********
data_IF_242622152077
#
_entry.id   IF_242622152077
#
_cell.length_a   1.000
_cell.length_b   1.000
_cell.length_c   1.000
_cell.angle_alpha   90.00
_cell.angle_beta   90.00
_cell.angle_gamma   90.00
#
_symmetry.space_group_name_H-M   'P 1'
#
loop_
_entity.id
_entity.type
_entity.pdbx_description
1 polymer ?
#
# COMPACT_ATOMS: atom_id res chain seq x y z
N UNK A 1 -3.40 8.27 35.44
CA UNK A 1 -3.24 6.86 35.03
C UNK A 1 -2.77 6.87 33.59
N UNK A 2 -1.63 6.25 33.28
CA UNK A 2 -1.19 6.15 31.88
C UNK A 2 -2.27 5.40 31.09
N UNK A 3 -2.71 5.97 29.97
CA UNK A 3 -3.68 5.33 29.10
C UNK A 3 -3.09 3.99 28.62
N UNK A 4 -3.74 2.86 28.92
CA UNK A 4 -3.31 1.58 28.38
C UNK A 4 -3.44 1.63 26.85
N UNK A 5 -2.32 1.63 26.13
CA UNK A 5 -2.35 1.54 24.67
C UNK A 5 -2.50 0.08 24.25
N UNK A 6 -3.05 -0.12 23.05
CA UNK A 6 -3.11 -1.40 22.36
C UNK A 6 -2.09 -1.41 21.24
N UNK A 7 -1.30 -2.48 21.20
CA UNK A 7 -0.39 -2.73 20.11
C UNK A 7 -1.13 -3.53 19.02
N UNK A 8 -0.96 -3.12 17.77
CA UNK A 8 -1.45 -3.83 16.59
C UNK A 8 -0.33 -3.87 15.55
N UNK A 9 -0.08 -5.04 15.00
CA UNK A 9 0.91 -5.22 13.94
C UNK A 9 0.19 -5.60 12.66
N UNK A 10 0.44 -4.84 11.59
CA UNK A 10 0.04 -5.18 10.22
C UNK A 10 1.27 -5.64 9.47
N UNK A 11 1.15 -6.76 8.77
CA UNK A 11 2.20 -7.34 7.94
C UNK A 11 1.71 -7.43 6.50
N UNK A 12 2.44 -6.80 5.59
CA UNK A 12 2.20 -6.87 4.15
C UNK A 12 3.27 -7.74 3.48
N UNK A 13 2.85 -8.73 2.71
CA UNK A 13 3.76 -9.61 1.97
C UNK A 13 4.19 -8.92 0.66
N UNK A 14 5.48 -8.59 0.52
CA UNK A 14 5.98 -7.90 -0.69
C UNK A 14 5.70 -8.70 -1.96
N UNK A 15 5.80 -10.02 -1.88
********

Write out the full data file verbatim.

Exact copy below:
data_IF_242622152077
#
_entry.id   IF_242622152077
#
_cell.length_a   1.000
_cell.length_b   1.000
_cell.length_c   1.000
_cell.angle_alpha   90.00
_cell.angle_beta   90.00
_cell.angle_gamma   90.00
#
_symmetry.space_group_name_H-M   'P 1'
#
loop_
_entity.id
_entity.type
_entity.pdbx_description
1 polymer ?
#
# COMPACT_ATOMS: atom_id res chain seq x y z
N UNK A 1 -3.40 8.27 35.44
CA UNK A 1 -3.24 6.86 35.03
C UNK A 1 -2.77 6.87 33.59
N UNK A 2 -1.63 6.25 33.28
CA UNK A 2 -1.19 6.15 31.88
C UNK A 2 -2.27 5.40 31.09
N UNK A 3 -2.71 5.97 29.97
CA UNK A 3 -3.68 5.33 29.10
C UNK A 3 -3.09 3.99 28.62
N UNK A 4 -3.74 2.86 28.92
CA UNK A 4 -3.31 1.58 28.38
C UNK A 4 -3.44 1.63 26.85
N UNK A 5 -2.32 1.63 26.13
CA UNK A 5 -2.35 1.54 24.67
C UNK A 5 -2.50 0.08 24.25
N UNK A 6 -3.05 -0.12 23.05
CA UNK A 6 -3.11 -1.40 22.36
C UNK A 6 -2.09 -1.41 21.24
N UNK A 7 -1.30 -2.48 21.20
CA UNK A 7 -0.39 -2.73 20.11
C UNK A 7 -1.13 -3.53 19.02
N UNK A 8 -0.96 -3.12 17.77
CA UNK A 8 -1.45 -3.83 16.59
C UNK A 8 -0.33 -3.87 15.55
N UNK A 9 -0.08 -5.04 15.00
CA UNK A 9 0.91 -5.22 13.94
C UNK A 9 0.19 -5.60 12.66
N UNK A 10 0.44 -4.84 11.59
CA UNK A 10 0.04 -5.18 10.22
C UNK A 10 1.27 -5.64 9.47
N UNK A 11 1.15 -6.76 8.77
CA UNK A 11 2.20 -7.34 7.94
C UNK A 11 1.71 -7.43 6.50
N UNK A 12 2.44 -6.80 5.59
CA UNK A 12 2.20 -6.87 4.15
C UNK A 12 3.27 -7.74 3.48
N UNK A 13 2.85 -8.73 2.71
CA UNK A 13 3.76 -9.61 1.97
C UNK A 13 4.19 -8.92 0.66
N UNK A 14 5.48 -8.59 0.52
CA UNK A 14 5.98 -7.90 -0.69
C UNK A 14 5.70 -8.70 -1.96
N UNK A 15 5.80 -10.02 -1.88